As representatives of the Guyana Bauxite and General Workers’ Union (GBGWU), Russian Aluminium (RUSAL) and the Ministry of Labour prepare to discuss on Monday a pay dispute and alleged violation of workers rights, the union on Sunday further complained that efforts were being made to evict them from a housing settlement near the mine site.
“Workers have ignored the edict and are resolutely standing their ground. They, along with their families, remain within Maple Town,” the union said in a statement.
The union alleged that the RUSAL-controlled Bauxite Company of Guyana Incorporated (BCGI) threatened to remove 120 workers and their families from Maple Town, Aroaima. “This cannot be allowed to happen in Guyana. The Russian management of BCGI must not be allowed to exploit our resources and in the process violate Guyanese and disrespect our Laws. Not here in Guyana!,” the union said in a statement.
The union said the company provided buses to move out the workers and their families, including children who attend nearby nursery and primary schools.
The union suggested that the Guyana Government and the Ministry of Public Security have a right to ensure the workers are protected.
“The further act of seeking to physically dispossess them is not only lawless, inhumane, vindictive and uncalled for but a violation of their conditions of employment. Every act of the worker remains consistent with Article 147 of the Guyana Constitution,” the union said.
Last week, after a strike to protest the one percent salary increase, the company closed two sections, ordered the workers to leave the site immediately and the mining operations were shut down.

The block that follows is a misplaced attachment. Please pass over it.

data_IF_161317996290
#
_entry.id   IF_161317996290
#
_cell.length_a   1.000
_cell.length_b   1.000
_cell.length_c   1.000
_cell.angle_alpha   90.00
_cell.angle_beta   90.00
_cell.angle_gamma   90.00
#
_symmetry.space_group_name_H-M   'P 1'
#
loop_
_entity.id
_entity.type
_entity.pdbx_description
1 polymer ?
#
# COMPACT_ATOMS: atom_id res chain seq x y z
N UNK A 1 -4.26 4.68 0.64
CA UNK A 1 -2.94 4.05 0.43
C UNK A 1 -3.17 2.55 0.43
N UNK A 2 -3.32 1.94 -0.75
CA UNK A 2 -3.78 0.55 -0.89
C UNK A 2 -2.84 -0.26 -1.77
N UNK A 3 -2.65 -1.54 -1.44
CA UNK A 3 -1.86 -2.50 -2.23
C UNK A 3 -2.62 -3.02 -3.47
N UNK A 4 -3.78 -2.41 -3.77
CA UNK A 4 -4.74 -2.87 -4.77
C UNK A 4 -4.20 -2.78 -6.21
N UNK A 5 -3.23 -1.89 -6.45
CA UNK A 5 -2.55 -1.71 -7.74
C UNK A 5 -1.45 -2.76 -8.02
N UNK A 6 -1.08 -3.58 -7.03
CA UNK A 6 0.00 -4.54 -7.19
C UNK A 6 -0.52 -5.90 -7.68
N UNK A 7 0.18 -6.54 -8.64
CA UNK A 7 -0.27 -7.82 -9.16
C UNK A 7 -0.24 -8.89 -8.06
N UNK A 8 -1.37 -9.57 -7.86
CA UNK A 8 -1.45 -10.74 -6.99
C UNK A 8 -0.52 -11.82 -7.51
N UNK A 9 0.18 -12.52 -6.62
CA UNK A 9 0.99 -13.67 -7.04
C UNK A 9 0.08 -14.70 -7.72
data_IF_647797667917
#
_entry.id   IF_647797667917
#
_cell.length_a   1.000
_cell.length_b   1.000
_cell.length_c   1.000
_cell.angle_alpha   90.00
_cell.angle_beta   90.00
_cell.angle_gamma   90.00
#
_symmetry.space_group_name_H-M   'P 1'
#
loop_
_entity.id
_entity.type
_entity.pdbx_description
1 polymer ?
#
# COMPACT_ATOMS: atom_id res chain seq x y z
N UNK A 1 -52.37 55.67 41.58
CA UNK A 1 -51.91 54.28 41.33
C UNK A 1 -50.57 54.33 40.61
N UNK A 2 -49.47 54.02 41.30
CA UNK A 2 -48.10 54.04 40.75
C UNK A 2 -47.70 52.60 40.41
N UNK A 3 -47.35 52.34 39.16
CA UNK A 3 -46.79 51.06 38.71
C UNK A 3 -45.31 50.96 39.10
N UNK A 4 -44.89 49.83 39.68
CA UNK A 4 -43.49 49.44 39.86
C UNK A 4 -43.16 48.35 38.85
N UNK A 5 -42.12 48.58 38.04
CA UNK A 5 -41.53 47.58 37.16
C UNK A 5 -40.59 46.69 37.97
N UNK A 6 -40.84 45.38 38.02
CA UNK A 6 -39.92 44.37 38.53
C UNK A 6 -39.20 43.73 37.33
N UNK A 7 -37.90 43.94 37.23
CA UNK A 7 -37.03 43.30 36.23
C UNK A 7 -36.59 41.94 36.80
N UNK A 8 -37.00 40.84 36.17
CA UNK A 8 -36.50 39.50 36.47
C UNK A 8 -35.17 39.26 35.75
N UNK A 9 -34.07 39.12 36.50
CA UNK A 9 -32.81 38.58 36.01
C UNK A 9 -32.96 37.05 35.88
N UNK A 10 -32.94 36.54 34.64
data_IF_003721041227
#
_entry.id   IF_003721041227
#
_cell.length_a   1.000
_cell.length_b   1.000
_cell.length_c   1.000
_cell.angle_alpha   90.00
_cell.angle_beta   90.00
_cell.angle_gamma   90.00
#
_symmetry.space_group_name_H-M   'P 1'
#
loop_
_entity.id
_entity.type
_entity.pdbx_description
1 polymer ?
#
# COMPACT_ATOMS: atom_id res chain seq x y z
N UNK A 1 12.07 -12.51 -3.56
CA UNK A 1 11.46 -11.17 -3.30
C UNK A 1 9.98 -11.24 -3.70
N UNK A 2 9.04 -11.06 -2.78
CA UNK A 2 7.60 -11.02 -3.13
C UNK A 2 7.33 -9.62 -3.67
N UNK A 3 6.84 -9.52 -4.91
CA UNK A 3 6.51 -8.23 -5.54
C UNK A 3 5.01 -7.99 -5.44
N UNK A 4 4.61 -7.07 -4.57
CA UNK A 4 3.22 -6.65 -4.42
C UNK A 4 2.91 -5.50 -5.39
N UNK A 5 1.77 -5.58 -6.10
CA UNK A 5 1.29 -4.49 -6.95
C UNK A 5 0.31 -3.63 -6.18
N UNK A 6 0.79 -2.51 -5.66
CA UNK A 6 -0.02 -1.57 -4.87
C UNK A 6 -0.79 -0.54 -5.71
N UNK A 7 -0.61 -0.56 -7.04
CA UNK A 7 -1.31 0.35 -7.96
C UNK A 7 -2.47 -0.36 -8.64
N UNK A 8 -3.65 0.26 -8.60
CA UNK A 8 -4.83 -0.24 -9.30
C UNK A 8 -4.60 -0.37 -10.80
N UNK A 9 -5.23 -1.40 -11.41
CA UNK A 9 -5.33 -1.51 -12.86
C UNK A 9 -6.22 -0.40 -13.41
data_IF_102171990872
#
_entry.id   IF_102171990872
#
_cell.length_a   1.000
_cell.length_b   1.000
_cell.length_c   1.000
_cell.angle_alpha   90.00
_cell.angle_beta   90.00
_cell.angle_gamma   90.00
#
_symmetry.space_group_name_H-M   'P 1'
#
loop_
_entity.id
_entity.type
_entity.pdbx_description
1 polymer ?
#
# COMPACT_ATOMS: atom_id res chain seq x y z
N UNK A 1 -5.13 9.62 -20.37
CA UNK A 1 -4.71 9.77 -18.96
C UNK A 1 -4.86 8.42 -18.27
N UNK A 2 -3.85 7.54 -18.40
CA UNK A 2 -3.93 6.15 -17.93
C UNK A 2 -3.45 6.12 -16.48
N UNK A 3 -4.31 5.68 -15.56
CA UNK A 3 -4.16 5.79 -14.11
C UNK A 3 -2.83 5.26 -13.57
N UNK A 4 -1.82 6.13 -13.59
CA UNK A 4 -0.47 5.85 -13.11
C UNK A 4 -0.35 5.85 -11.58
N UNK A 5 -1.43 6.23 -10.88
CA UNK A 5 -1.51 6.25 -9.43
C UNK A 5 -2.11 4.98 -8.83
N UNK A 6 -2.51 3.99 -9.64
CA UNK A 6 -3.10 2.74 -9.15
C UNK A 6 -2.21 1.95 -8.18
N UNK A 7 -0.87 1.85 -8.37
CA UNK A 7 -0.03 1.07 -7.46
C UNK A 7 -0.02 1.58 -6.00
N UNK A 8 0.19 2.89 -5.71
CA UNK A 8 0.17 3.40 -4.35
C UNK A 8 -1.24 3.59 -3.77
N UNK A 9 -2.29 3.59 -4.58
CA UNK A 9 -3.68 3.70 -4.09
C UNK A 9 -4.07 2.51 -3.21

Neither Junior Labour Minister, Keith Scott nor Chief Labour Officer, Charles Ogle could be reached for a comment.
However Minister of Natural Resources, Raphael Trotman said government has decided to swiftly address “justifiable grievances”. “We are very concerned about the industrial situation at RUSAL. We had advised, and Cabinet had agreed that now that the sanctions were lifted the number 1 priority is addressing workers’ justifiable grievances and concerns,” Trotman told Demerara Waves Online News.
Trotman, a lawyer by profession, highlighted that Guyana’s constitution guarantees the fundamental right to workers to assemble and to organise themselves into a union.
“The Ministry of Natural Resources expects that the Department of Labour will immediately intervene and stands ready to provide support,” he added.
The GBGWU said other workers, who live partially on site, have had kitchen services taken away from them. The union explained that those workers spend two weeks on site and leave for their days off. “It is evident in the management thinking that workers can be brought to their knees by depriving them of food. This tactic will not break the indomitable spirit and will of those who are committed to struggle for their freedoms. The many examples of history are on their side,” the union said.
The GBGWU contended that the stalemate is much more than that of an industrial nature. “It has elements of ethnic disrespect, political bias, political inaction and disrespect for Guyana’s sovereignty (Laws). Friday’s act by management, in closing down critical areas of operation (mining and maintenance) and ordering workers and their families out of the town, has escalated the contempt.”